Malaga beach
People enjoy the weather on a beach in Malaga JON NAZCA/Reuters

Holidaymakers heading to Spain this summer must be aware of another beach-related rule to avoid a hefty fine.

Considering Spain is just a short flight away from the UK, it is one of the most visited summer destinations by travellers from Britain. Every summer, Spain attracts millions of tourists for its warm weather, beautiful resorts and gorgeous coastline.

What is the beach-related rule in Spain?

With the peak summer travel season underway, tourists and locals have been reminded that using soap and shampoo is banned while using the showers near beaches. Anyone caught breaching the rule could face a fine of around £648 (€750), according to Liverpool Echo.

The ban on shampoo and soap near beaches has been implemented in many regions, including holiday hotspots such as Malaga, Benidorm and Valencia. The ban has been introduced because certain products have chemicals in it, which can make their way into the water system and can be extremely harmful to marine life.

During a vacation in Spain, trips to the beach are common among tourists, especially from Europe. Almost all the popular spots along the coast in Spain have showers for visitors' convenience. And because of so much sand, people tend to use these showers regularly. Therefore, when tourists are getting ready for the beach to enjoy the sun and have a relaxing time, they must not ignore the local laws and customs. Otherwise, they'll be forced to shell out a lot of euros in the form of fines.

It is also understood that Spain is so careful that if there is a water shortage in some areas, the beach showers there are switched off. Meaning, people drenched in sand are forced to return to their home or hotel to take a shower.

Smoking bans at several Spanish beaches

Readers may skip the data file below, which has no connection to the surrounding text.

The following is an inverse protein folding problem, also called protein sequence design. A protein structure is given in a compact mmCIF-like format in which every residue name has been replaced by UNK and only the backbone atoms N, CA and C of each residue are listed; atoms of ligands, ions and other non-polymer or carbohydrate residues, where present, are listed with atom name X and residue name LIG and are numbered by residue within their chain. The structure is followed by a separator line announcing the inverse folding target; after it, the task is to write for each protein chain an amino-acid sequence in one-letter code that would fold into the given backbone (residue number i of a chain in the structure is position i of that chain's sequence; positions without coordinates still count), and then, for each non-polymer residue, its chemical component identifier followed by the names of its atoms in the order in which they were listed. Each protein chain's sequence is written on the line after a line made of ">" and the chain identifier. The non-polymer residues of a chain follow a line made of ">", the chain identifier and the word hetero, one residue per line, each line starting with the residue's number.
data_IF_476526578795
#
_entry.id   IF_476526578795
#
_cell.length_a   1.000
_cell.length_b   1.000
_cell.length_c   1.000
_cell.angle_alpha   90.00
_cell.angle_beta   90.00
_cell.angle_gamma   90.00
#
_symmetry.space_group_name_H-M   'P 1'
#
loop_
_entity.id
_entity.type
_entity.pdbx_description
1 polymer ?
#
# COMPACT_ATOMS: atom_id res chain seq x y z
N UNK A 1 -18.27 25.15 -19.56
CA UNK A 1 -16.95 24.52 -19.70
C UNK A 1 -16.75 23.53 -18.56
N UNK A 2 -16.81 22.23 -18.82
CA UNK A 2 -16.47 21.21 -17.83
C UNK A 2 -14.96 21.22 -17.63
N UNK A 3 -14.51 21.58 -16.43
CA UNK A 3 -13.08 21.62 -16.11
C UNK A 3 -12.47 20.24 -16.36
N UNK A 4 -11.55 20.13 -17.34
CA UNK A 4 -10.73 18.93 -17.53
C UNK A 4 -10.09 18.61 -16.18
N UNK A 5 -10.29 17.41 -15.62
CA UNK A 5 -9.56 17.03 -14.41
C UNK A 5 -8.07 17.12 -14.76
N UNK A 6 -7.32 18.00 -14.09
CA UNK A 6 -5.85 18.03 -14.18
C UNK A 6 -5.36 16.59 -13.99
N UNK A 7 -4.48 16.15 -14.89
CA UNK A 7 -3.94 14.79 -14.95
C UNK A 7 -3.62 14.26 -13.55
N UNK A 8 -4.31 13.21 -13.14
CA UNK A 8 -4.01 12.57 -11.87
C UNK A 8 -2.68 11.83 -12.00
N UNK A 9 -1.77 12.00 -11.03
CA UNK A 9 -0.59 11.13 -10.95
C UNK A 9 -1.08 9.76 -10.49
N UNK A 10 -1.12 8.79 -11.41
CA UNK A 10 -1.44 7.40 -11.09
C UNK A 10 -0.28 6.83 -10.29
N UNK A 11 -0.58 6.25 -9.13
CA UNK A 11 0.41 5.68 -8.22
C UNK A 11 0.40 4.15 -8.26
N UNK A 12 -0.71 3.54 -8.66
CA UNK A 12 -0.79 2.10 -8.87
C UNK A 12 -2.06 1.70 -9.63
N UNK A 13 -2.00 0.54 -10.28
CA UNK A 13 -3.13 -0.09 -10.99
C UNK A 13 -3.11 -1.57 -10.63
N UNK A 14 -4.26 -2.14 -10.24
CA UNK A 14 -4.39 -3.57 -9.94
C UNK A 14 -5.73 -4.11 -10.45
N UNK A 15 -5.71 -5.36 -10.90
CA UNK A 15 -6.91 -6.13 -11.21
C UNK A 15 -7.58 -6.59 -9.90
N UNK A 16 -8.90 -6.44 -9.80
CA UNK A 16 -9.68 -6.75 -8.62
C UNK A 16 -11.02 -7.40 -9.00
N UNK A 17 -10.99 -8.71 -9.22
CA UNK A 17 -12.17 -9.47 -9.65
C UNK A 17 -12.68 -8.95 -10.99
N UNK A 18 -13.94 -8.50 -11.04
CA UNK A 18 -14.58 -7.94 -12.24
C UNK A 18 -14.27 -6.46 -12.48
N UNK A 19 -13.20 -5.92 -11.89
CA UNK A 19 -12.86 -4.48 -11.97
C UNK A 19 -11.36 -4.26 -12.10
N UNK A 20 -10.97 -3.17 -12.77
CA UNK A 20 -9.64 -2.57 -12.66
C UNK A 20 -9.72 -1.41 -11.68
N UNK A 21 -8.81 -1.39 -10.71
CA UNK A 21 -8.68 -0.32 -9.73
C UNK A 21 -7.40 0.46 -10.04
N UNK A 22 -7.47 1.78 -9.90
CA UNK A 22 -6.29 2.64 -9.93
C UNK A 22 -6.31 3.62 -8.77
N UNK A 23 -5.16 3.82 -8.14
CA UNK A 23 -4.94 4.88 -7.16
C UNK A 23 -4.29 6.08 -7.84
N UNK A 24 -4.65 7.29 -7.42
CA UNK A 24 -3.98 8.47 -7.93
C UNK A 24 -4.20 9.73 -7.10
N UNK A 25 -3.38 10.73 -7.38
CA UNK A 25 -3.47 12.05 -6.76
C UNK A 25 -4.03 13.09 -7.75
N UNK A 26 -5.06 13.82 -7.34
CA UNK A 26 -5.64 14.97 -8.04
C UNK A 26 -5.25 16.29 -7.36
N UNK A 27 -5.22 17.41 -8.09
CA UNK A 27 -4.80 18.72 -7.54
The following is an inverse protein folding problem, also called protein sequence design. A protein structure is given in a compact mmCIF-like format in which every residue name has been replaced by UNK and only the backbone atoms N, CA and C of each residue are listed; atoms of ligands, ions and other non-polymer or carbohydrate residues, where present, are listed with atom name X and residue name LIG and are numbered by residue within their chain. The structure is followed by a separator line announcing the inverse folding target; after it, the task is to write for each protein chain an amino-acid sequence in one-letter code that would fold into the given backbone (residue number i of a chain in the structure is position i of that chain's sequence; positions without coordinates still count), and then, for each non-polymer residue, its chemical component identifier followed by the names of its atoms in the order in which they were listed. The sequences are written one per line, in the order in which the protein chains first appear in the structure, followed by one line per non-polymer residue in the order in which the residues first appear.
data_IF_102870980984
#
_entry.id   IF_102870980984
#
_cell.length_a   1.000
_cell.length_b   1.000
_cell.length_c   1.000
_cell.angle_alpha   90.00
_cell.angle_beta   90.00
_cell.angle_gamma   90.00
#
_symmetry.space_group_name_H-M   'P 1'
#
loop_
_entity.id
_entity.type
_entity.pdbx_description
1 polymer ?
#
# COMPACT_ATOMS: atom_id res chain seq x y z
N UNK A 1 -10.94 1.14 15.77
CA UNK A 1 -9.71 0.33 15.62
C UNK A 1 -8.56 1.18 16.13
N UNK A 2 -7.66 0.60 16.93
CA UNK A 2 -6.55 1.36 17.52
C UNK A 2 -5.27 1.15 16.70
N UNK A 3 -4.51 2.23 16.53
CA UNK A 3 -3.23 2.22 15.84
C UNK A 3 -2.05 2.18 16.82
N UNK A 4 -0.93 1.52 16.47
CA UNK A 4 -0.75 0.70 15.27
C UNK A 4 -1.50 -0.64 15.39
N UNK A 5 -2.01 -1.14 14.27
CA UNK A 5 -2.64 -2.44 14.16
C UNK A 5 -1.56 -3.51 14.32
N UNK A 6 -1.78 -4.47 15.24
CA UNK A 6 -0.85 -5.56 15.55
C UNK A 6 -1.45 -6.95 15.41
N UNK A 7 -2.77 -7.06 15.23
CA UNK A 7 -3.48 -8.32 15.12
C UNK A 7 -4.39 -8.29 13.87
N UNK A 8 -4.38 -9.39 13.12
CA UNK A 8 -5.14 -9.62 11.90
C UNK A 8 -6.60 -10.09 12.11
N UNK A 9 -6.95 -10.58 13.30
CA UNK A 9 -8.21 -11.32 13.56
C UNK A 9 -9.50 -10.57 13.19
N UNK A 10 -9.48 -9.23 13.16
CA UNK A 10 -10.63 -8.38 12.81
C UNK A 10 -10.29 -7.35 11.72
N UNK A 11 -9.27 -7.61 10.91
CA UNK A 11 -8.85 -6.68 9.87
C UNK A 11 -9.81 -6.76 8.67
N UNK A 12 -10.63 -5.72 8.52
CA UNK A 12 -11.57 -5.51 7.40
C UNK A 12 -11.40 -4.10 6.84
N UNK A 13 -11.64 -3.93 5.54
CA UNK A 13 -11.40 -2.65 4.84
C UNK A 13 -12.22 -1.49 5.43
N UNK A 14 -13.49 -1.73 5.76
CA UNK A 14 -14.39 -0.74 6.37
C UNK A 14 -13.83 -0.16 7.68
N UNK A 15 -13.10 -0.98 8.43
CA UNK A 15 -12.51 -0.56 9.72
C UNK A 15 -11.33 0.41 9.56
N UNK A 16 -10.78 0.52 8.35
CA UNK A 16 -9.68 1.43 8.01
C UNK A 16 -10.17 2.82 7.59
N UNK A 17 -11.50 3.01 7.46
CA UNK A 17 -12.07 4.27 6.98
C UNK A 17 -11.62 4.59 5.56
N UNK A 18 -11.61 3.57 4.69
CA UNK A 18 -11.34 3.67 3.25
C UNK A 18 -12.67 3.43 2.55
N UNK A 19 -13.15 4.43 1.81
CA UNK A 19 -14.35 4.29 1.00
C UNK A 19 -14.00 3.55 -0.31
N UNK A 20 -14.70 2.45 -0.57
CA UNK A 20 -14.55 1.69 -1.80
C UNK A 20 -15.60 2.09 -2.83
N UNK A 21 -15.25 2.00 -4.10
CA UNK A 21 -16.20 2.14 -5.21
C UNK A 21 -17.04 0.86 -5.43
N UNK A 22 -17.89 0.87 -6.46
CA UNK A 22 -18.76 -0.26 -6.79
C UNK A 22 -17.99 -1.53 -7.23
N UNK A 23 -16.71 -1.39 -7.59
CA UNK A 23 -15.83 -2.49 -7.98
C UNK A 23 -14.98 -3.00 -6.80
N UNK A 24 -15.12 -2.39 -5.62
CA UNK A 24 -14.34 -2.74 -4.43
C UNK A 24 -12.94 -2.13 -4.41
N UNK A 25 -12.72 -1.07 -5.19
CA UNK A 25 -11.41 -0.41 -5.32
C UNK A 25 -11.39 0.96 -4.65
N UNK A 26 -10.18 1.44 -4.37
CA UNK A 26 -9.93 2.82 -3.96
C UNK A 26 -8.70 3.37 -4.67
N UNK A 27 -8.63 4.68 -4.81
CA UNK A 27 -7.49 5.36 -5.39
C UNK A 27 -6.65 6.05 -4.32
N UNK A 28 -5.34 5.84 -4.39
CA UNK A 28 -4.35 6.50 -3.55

Meanwhile, Spain has another strict beach rule. Smoking is banned across several coastal parts of the country. The police are believed to be doing a crackdown on a tally of 28 beaches across the country including Barcelona and the Balearic islands. In these beaches, both residents and tourists are now banned from smoking.

The fine for this rule's transgressors varies between municipalities but could be as high as £1,725 (€2,000).

The mainland city of already introduced a ban on smoking on all of its 10 beaches since last summer. Those who break the rules could receive a €30 fine.

These smoke-free zones are a part of the country's plan to improve people's health and reduce the huge problem of cigarette butts being left on the sand. It is also intended to protect the environment and ensure the right of citizens to enjoy a clean, unpolluted space which is free of smoke.

Barcelona's strict rules for this summer

Barcelona receives nearly 27 million visitors annually and it has introduced strict rules against drinking alcohol in the street, urinating in public and painting graffiti on public buildings.

The penalty for drinking alcohol in the street in Barcelona has been raised to a maximum of £520. Anyone found urinating in public could be slapped with a fine of £260, raised from the previous £170. And those found painting graffiti risk receiving a hefty fine of £430, an increase from the previous maximum of £260.

Meanwhile, It was earlier reported that beachgoers should remember that if they are in Mallorca, they could be slapped with an £800 (900 euros) fine if they jump into the Mediterranean. The ban against diving into the sea was introduced amid a number of serious incidents.

Mallorca's two beach towns Alcudia and Muro are famous for their natural beauty, boat trips and pristine sands. However, officials have been forced to put in strict rules for the safety of tourists as reckless swimmers have been using the jetties as diving boards.

Young tourists are commonly unaware of the lack of depth at the Bay of Alcudia and Playa de Muro. Both beaches are known for their calm and shallow waters, but the reckless beachgoers still toss themselves off the jetties despite warning signs in place.